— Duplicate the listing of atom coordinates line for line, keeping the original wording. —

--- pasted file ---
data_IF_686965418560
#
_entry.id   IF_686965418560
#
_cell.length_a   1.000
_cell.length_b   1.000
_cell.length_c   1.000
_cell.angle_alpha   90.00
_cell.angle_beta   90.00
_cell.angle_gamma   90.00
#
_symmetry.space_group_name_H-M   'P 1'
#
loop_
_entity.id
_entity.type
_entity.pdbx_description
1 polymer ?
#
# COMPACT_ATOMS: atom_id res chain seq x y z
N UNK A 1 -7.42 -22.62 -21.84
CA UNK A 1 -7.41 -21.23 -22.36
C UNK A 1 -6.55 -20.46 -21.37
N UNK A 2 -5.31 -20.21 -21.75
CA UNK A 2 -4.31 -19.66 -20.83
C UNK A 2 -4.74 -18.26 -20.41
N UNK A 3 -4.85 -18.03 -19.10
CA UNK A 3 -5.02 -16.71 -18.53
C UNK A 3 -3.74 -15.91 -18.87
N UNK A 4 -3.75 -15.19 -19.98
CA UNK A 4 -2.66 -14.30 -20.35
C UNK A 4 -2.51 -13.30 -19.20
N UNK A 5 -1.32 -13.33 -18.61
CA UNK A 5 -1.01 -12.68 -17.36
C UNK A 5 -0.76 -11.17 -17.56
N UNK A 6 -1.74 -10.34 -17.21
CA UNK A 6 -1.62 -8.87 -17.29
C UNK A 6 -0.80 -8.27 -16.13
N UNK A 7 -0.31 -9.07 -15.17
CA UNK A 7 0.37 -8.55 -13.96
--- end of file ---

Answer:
data_IF_686965418560
#
_entry.id   IF_686965418560
#
_cell.length_a   1.000
_cell.length_b   1.000
_cell.length_c   1.000
_cell.angle_alpha   90.00
_cell.angle_beta   90.00
_cell.angle_gamma   90.00
#
_symmetry.space_group_name_H-M   'P 1'
#
loop_
_entity.id
_entity.type
_entity.pdbx_description
1 polymer ?
#
# COMPACT_ATOMS: atom_id res chain seq x y z
N UNK A 1 -7.42 -22.62 -21.84
CA UNK A 1 -7.41 -21.23 -22.36
C UNK A 1 -6.55 -20.46 -21.37
N UNK A 2 -5.31 -20.21 -21.75
CA UNK A 2 -4.31 -19.66 -20.83
C UNK A 2 -4.74 -18.26 -20.41
N UNK A 3 -4.85 -18.03 -19.10
CA UNK A 3 -5.02 -16.71 -18.53
C UNK A 3 -3.74 -15.91 -18.87
N UNK A 4 -3.75 -15.19 -19.98
CA UNK A 4 -2.66 -14.30 -20.35
C UNK A 4 -2.51 -13.30 -19.20
N UNK A 5 -1.32 -13.33 -18.61
CA UNK A 5 -1.01 -12.68 -17.36
C UNK A 5 -0.76 -11.17 -17.56
N UNK A 6 -1.74 -10.34 -17.21
CA UNK A 6 -1.62 -8.87 -17.29
C UNK A 6 -0.80 -8.27 -16.13
N UNK A 7 -0.31 -9.07 -15.17
CA UNK A 7 0.37 -8.55 -13.96